Who: Josh McCaslin (vocals, guitar); Victor Franco (guitar); Don Ankrom (bass); Barry A. Walker Jr. (pedal steel); Daniel Gruszka, David Binnig, Poom Aempoo (trumpets); Peter Mullally (baritone horn); Ben Dahmes (drums); Valerie Osterberg (flute).
Sounds like: The soundtrack to a spaghetti Western written and directed by Cormac McCarthy.
For fans of: The Gun Club, Nick Cave and the Bad Seeds, Federale, the Flesh Eaters.
Why you care: Being forced to live in middle-of-nowhere Oregon for an extended period of time will make anyone's thoughts turn dark. Luckily for Roselit Bone's Josh McCaslin, his mind was already predisposed to darkness. Growing up in Southern California, his listening habits tended toward "anything doomy," especially roots-indebted punk bands like the Gun Club and the Cramps. Shortly after moving to Portland seven years ago, McCaslin's living situation fell through, forcing him to relocate near his girlfriend's family in a remote forest area 45 miles inland from Coos Bay—the perfect place to channel those grim impulses into his songwriting. "Everything's a ghost town out there," he says. "Just seeing the decay out there influenced me more than probably anything else." Much of the songs on Blacken & Curl, Roselit Bone's debut, were written either during that time or with it in mind. After making it back to Portland—after a stint in Happy Valley, where he slept on the floor of a heatless shack in a restaurant parking lot—McCaslin started an aggressive two-piece iteration of the group with drummer Ben Dahmes. But as McCaslin's range of influences expanded, so did the lineup. Though he'd been listening to a lot of country, he didn't want the project to be "a typical outlaw-country poseur band." Instead, McCaslin drew upon mid-20th century singer-actors like Roy Rogers, adding Ennio Morricone guitar twang and mariachi horns to create a sweeping cinematic sound self-described as "psychotic cowboy music." The imagery invoked by the music and lyrics is of a parched dystopia more than isolated coastal woods, where there are "ravens the size of dogs," the sky is "dusty sunset red" and God laughs at "the slow, hot death of the world." But if the scenery is fictionalized, the sense of dread is autobiographical. "Even in the really apocalyptic stuff, there's an element of the feeling I had when I was going through something, and I'd try to work that in," McCaslin says, "the feeling like you're being chased by something."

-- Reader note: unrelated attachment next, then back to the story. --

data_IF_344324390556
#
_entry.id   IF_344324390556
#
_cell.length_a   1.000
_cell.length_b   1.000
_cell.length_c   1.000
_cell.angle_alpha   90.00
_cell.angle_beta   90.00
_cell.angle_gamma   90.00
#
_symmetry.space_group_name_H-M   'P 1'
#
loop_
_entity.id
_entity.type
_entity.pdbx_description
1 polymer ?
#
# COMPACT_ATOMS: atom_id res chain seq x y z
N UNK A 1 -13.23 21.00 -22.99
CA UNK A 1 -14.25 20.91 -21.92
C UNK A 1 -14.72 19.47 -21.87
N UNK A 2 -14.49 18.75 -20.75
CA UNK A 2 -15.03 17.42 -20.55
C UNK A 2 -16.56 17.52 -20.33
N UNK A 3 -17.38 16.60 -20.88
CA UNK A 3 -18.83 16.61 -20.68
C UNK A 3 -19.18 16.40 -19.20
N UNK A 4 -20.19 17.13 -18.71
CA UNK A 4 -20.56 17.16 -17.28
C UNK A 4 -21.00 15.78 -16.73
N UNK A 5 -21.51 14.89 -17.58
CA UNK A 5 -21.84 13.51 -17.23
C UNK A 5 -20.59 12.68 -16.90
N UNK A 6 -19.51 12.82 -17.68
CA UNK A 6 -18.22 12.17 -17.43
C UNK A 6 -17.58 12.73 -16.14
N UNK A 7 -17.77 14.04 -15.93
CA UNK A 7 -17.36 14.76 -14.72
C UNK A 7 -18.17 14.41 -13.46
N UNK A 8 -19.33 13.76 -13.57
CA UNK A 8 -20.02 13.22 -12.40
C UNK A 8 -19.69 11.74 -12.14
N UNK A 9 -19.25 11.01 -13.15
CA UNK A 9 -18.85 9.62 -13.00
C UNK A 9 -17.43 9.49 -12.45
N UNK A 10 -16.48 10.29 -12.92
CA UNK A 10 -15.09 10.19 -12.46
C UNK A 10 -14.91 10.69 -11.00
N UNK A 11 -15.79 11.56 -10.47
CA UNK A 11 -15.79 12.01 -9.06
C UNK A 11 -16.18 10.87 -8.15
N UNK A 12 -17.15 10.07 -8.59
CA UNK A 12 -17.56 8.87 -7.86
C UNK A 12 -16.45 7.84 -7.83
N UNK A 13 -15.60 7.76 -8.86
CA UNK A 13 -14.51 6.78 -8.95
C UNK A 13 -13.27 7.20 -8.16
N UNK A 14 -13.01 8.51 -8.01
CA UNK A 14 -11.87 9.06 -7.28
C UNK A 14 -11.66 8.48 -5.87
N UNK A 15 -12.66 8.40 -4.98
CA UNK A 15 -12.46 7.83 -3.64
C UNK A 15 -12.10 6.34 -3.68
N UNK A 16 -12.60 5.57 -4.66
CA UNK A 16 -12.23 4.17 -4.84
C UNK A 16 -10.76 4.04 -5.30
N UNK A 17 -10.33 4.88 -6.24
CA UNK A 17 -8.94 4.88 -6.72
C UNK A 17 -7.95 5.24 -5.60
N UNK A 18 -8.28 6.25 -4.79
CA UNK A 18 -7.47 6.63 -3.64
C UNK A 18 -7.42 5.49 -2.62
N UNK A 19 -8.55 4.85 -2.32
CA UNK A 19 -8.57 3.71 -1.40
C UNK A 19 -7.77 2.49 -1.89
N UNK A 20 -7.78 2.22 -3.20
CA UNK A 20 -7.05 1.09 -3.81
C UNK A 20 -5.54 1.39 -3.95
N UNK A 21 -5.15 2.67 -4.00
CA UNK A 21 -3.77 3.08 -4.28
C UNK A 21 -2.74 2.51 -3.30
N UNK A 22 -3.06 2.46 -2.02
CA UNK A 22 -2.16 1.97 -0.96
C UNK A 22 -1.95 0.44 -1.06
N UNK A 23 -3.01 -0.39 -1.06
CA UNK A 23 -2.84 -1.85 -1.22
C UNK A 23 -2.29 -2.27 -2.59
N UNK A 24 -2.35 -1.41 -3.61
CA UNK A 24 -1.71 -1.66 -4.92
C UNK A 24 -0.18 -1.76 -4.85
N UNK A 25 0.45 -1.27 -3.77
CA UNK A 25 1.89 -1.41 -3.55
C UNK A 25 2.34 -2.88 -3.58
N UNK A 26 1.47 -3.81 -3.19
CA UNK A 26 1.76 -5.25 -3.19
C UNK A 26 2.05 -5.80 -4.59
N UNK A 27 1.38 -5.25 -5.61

SEE IT: Roselit Bone plays Kelly's Olympian, 426 SW Washington St., with Country Trash and the Cry, on Friday, Oct. 17. 9 pm. $5. 21+.